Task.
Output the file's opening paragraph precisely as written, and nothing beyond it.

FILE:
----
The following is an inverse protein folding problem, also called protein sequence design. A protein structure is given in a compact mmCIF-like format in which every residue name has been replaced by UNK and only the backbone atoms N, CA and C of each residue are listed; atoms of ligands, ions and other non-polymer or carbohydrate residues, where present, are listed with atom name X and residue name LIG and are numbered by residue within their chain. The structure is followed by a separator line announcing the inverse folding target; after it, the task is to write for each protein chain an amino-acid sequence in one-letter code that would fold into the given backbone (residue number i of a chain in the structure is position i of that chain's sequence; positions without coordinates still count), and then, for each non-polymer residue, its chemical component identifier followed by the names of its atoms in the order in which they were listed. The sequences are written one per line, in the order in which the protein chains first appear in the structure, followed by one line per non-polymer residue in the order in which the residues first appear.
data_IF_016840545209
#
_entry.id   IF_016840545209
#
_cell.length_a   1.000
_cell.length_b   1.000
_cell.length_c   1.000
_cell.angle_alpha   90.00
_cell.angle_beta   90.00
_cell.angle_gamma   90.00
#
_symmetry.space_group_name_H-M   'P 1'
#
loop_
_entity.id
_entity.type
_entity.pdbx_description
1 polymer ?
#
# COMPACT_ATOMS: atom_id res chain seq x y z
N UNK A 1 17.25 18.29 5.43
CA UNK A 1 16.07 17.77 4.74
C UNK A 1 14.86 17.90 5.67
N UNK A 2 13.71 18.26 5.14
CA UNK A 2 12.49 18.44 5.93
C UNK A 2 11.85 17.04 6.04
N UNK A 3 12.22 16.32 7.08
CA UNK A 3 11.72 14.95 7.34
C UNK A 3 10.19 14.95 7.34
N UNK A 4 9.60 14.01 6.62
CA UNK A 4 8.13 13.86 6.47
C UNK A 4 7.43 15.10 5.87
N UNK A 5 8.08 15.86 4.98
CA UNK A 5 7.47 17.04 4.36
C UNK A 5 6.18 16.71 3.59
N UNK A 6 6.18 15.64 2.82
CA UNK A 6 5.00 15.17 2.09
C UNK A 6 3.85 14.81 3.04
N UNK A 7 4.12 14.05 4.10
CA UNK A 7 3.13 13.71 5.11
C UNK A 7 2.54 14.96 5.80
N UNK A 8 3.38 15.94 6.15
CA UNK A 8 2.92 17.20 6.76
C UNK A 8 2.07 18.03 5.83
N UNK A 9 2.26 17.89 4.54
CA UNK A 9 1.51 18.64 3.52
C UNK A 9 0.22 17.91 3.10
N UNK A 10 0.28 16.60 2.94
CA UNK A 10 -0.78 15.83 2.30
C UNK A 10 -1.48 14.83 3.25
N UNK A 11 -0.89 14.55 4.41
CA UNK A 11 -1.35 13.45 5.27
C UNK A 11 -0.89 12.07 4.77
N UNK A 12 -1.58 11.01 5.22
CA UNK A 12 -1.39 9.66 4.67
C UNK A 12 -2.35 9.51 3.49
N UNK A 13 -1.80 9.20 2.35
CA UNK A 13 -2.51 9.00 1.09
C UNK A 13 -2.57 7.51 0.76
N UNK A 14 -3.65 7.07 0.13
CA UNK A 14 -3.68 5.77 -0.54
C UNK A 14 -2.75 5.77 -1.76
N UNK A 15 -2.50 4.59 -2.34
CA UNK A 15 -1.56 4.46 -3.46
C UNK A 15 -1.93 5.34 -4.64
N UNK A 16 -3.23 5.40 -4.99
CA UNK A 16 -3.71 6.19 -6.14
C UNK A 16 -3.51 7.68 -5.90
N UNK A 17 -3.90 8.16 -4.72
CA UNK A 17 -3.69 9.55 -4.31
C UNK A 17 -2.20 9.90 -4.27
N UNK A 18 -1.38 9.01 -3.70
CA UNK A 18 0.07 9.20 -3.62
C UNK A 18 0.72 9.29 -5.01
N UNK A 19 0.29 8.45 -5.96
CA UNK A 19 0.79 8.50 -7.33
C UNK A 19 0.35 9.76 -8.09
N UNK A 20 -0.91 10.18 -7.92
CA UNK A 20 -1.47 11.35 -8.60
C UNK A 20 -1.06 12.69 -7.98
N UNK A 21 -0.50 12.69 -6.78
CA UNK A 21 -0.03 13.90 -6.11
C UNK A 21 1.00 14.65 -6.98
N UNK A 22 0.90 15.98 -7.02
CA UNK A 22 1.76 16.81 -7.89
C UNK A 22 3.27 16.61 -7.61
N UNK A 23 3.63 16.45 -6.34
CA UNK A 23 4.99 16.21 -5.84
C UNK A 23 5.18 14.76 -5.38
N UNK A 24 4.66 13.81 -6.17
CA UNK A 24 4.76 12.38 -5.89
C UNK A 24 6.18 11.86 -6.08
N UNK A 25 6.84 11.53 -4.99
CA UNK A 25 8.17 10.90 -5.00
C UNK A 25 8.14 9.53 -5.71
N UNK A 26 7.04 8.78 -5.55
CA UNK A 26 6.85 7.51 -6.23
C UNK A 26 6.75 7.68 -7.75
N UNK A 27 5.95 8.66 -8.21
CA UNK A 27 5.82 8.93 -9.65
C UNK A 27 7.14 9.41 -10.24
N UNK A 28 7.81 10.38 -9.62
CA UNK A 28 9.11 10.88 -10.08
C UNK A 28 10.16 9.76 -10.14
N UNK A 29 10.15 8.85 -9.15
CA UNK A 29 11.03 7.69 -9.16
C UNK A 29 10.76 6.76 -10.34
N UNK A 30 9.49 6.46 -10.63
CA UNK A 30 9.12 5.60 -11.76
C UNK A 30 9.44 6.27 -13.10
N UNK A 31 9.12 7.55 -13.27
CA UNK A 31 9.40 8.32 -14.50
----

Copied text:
The following is an inverse protein folding problem, also called protein sequence design. A protein structure is given in a compact mmCIF-like format in which every residue name has been replaced by UNK and only the backbone atoms N, CA and C of each residue are listed; atoms of ligands, ions and other non-polymer or carbohydrate residues, where present, are listed with atom name X and residue name LIG and are numbered by residue within their chain. The structure is followed by a separator line announcing the inverse folding target; after it, the task is to write for each protein chain an amino-acid sequence in one-letter code that would fold into the given backbone (residue number i of a chain in the structure is position i of that chain's sequence; positions without coordinates still count), and then, for each non-polymer residue, its chemical component identifier followed by the names of its atoms in the order in which they were listed. The sequences are written one per line, in the order in which the protein chains first appear in the structure, followed by one line per non-polymer residue in the order in which the residues first appear.